Even big chain restaurants are able to make a profit using Farm to Table. One such restaurant is Chipotle, which uses only all organic and free range animals and non-genetically enhanced produce. There are over 2,500 Chipotle Restaurants in the world. This restaurant chain boasts of a 33 million dollar profit last year (Wall Street Journal). When you walk into a Chipotle, you will see their employees using fresh ingredients like homemade guacamole and salsa and fresh lettuce and onions. The range meat they serve is cooking right in front of you, then sliced and wrapped in a tortilla or salad. Chipotle is a Farm to Table restaurant that proves that big chains can have fresh ingredients without demolishing their financial structure. It is also a good idea to make your customers happy so they don’t give bad reviews. Chipotle's reputation has an impact on smaller chains or single restaurants that are trying to promote Farm to Table menus as well.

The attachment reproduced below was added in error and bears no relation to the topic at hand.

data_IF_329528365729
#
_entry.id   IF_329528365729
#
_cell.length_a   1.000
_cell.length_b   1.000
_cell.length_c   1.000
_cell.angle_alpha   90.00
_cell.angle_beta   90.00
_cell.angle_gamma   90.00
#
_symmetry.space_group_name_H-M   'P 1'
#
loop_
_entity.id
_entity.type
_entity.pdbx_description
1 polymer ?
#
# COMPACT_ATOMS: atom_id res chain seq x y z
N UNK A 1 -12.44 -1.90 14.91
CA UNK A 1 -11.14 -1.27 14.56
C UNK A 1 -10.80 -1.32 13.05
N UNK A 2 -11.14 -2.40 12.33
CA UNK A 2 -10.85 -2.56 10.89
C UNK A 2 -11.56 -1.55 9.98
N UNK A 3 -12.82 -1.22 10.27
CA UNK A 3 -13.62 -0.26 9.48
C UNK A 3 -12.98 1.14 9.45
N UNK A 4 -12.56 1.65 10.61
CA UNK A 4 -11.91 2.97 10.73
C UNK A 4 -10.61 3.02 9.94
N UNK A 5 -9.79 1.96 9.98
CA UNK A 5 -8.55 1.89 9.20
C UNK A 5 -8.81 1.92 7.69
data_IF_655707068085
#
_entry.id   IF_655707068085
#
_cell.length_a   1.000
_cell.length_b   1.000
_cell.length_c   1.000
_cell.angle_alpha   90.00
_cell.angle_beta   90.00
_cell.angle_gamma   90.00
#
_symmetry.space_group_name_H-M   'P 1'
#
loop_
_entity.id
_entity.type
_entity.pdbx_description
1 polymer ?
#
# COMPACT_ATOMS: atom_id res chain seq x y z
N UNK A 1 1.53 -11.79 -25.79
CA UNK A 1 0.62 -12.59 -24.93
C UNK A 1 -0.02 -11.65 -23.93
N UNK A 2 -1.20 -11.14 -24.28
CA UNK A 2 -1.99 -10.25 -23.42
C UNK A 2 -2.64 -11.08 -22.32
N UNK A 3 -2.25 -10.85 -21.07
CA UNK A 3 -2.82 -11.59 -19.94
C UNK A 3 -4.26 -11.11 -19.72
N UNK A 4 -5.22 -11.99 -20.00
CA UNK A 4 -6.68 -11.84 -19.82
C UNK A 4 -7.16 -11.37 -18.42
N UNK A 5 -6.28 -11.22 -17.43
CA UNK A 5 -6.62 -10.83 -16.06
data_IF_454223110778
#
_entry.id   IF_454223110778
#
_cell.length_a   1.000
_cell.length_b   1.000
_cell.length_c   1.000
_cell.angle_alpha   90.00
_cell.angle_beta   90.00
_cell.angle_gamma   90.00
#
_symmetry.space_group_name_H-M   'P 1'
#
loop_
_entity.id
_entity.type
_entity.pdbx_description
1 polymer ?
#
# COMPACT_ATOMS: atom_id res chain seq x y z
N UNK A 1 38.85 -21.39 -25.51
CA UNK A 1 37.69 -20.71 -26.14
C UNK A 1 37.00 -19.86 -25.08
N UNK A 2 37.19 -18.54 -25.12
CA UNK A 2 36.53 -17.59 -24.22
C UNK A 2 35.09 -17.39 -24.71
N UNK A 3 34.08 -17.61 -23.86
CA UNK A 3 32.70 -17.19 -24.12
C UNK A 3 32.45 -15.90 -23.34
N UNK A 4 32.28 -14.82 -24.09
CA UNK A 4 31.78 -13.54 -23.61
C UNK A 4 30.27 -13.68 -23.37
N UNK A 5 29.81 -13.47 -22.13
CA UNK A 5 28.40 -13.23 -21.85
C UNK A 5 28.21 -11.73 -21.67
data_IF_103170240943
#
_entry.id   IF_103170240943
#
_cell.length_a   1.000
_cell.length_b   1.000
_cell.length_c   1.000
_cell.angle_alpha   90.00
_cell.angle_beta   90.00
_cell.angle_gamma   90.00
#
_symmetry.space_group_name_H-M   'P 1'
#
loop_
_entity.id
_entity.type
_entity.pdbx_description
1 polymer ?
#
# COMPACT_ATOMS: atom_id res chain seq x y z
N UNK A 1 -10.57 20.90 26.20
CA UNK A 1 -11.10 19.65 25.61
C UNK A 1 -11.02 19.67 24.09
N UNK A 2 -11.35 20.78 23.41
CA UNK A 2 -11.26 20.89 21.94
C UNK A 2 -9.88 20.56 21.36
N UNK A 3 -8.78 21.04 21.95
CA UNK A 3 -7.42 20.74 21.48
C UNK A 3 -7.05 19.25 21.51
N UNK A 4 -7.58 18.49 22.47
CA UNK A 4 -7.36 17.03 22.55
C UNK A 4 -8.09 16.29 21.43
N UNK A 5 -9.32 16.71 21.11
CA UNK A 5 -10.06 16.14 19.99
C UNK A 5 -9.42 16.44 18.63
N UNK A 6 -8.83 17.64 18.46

Buying healthy ingredients from a local farm is far better than buying imported biomechanically engineered food for a number of reasons. One of them is that local farms can adapt to the specific farming methods that a restaurant or its customers fancy. As Johnson explains, “Ensure your buying from people whose methods match your restaurant’s and customers’ values, whether that means organic, sustainable, non-GMO, fair trade, etc” (Johnson, pg, 191). This brings comfort to the more ethical customers that like to acknowledge their eating and how it is affecting the world around them so they don’t break their moral codes. There are specific farms, companies and suppliers where restaurants have a hard time getting their product freshly to their buyer. Some places in America like Colorado or Utah can't get certain ingredients fresh like seafood or fruit, so they have to ship it in from a seafood company in Maine or an orchard 300 miles down the road. A lot of restaurants like to use this as an excuse to buy processed or genetically engineered food. Even if they can’t get fresh ingredients locally, they can at least buy from companies that have an ethical method of growing their food and gathering their fish and other sea life. For example, a company that sells pole caught tuna instead of netting them which can kill dolphins or organic fruits as an alternative to using pesticides and bioengineering. Even though they can’t get it fresh, it is environmentally safer and healthier for their customers than the processed or mass produced ingredients overused by restaurants all over the country.